As U.S. kicks off crude exports, Iran casts a shadow in Asia

Reuters

The United States faces an awkward rival in its first attempts in 40 years to export crude oil — Iran.

Iran, whose economy has been throttled by Western sanctions that have halved its crude shipments, is now selling higher quality and cheaper oil to China that leaves little room for the U.S. crude to enter the world’s top energy consumer.

While buyers in Japan and South Korea have been willing to try a U.S. grade of the super-light crude known as condensate, China has already locked in annual contracts with Tehran and is not expected to take any U.S. oil in the short-term.

With U.S. producers looking to open a trade route to sell surplus condensate from the U.S. shale boom, worries about quality and legal issues have added to doubts about how much of the oil the rest of Asia can take.

“China gets condensate from Iran, which is much cheaper than that from the U.S.,” said a Singapore-based trader with a European trading company. “They might get involved at a later stage but they will not be at the forefront.”

Condensate won export approval from U.S. officials in June as long as it has been minimally processed, softening a decades-old ban on selling U.S. crude abroad.

The light oil can be cracked in a processing plant called a splitter to make petroleum products and petrochemicals, or blended with heavier crude for use in refineries.

South Korea and Japan have purchased the first condensate from the United States. Mitsui & Co bought a cargo from Enterprise Product Partners for loading this month and has onsold it to South Korean refiner GS Caltex, sources said.

Refiner Cosmo Oil Co has also bought a cargo of U.S. condensate that will load in late August for arrival at the Yokkaichi refinery in Japan in October, a source said.

Japan and South Korea, which together account for just over half of Asia’s 1.1 million-barrels-per-day (bpd) in condensate splitter capacity, are seen as more open to trying the United States as an alternative supplier.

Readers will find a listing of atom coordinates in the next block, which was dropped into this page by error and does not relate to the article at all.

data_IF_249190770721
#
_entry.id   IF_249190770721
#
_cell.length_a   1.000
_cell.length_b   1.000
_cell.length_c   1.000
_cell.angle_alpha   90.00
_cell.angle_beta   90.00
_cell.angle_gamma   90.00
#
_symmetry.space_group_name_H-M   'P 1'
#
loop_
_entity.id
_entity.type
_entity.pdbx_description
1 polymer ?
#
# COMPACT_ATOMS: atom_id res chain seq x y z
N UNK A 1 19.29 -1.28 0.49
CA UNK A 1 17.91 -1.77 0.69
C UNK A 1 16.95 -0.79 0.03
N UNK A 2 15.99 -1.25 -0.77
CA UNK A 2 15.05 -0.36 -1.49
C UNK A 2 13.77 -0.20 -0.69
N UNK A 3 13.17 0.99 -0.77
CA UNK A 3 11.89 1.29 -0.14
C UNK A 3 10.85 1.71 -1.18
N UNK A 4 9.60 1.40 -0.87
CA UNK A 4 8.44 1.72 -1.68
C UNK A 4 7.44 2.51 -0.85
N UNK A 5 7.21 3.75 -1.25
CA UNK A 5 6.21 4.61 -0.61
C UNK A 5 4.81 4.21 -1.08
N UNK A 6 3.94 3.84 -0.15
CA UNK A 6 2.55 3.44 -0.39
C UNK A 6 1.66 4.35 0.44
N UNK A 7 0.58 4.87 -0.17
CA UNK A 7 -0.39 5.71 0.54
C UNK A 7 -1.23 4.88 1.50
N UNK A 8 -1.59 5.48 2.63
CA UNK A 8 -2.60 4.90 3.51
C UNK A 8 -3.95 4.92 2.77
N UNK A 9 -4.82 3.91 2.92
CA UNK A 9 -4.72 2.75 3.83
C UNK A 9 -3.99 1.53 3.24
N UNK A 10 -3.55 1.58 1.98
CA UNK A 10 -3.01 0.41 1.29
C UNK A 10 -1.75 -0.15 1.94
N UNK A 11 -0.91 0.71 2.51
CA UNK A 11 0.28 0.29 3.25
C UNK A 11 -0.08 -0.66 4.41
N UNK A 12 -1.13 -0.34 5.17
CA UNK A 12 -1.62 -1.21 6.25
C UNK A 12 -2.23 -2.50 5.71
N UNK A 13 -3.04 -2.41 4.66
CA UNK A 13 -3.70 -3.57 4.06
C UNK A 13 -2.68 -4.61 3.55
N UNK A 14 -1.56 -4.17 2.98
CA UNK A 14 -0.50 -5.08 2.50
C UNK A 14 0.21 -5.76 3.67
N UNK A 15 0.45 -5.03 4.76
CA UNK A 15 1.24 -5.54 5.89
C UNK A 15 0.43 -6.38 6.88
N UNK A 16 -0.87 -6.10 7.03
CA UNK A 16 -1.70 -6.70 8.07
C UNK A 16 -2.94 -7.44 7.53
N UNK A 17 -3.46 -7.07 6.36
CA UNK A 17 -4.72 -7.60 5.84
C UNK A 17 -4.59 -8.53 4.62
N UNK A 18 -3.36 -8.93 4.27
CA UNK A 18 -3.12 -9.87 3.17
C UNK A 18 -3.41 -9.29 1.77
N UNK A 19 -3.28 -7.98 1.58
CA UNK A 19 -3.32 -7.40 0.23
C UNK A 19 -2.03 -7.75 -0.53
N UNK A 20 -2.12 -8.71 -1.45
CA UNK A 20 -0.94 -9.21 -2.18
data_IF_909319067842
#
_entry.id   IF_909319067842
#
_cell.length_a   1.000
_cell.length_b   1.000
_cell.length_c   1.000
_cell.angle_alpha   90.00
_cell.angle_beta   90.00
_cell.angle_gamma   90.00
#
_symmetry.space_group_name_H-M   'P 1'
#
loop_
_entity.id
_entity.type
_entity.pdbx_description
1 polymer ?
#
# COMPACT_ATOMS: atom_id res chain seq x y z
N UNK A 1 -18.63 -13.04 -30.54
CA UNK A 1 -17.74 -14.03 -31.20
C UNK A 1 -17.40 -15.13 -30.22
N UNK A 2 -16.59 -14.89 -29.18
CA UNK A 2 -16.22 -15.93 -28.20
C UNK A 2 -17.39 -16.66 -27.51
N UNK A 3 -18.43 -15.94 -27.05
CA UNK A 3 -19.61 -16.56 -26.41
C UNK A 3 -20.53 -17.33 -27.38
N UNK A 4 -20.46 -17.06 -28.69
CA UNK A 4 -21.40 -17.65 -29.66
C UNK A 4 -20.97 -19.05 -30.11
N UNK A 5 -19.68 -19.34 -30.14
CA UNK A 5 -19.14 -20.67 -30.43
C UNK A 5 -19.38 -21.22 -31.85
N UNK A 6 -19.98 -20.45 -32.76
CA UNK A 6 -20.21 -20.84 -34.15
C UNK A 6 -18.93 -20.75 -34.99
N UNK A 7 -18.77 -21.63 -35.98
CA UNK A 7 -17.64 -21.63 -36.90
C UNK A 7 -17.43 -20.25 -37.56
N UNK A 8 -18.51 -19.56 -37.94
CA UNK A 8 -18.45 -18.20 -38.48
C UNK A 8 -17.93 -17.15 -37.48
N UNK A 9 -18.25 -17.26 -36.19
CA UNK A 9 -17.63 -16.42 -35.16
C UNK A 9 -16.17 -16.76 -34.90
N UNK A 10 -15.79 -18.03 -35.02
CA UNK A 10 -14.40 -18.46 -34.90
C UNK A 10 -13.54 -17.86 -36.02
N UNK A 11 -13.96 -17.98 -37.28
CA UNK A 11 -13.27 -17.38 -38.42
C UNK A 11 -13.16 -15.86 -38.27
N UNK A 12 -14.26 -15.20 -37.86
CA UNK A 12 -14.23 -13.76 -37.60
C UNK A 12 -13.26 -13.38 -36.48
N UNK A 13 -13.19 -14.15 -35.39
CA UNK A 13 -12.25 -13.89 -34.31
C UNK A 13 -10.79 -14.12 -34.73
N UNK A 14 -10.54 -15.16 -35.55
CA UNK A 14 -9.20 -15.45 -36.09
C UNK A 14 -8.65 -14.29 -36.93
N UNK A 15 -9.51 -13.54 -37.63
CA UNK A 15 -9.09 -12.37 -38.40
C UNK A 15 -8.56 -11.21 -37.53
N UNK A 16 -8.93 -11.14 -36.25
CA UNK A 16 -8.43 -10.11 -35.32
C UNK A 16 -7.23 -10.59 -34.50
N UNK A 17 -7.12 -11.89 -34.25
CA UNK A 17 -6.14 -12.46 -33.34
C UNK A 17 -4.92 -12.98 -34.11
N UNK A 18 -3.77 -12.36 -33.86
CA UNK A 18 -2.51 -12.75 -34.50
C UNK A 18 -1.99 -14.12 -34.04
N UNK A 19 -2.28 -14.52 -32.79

Enterprise has also signed a short-term contract with another Japanese trader, Mitsubishi Corp., with a first loading likely in September.

Asian buyers have been waiting to see if the U.S. oil is suitable and if exporters can price it competitively given it has to be shipped a further distance than competing grades from the leading regular suppliers Qatar and Australia.

“They are testing the waters so we’re not expecting huge volumes this year,” said Richard Gorry, managing director of energy consultancy JBC Asia.

Showing the competition U.S. exports face, Iran exports about 55 percent of its roughly 250,000 bpd of South Pars condensate output to two Chinese buyers at deep discounts under annual contracts.

Since U.S. and European Union sanctions were eased late last year in exchange for Iran curbing nuclear activities, Tehran’s exports have risen about 30 percent to 1.25 million to 1.3 million bpd, much of this as South Pars shipments to China.

Some of the Iranian condensate could be sold as low as $5 a barrel below Dubai quotes or about $8 a barrel cheaper than Qatari grades.

U.S. condensate would likely have to be priced lower than the similar Qatari grades to attract buyers, traders said.

Qatar is the biggest supplier of condensate to Asia at about 450,000 bpd, followed by Iran. Australia and East Timor together produce nearly 170,000 bpd, with most of the output heading to Asian markets, according to trade sources.

Higher shipping costs compared with the short distance from the Middle East will deter India from buying U.S. condensate, according to sources at Indian refiners.

Another issue is uncertainty over the future of U.S. regulations on condensate exports.

Two U.S. senators have questioned the U.S. Commerce Department’s approval, saying exports may violate a ban in place since the Arab oil embargo of the 1970s. Refined products, such as gasoline and diesel, are not restricted.

“What happens if some ruling appears and penalizes the buyers?” asked a trader at a North Asian refiner. “Also, there’s not much economics in it so why take the risk?”

Asian users are also concerned that U.S. condensates may vary widely in quality as they will be come from fields scattered across shale formations such as the Eagle Ford in southern Texas, from which Enterprise pulls its oil.

The U.S. oil is expected to be more commonly used as a blend stock by refiners, limiting the amount available for 350,000 bpd of new splitter capacity coming online in Asia this quarter.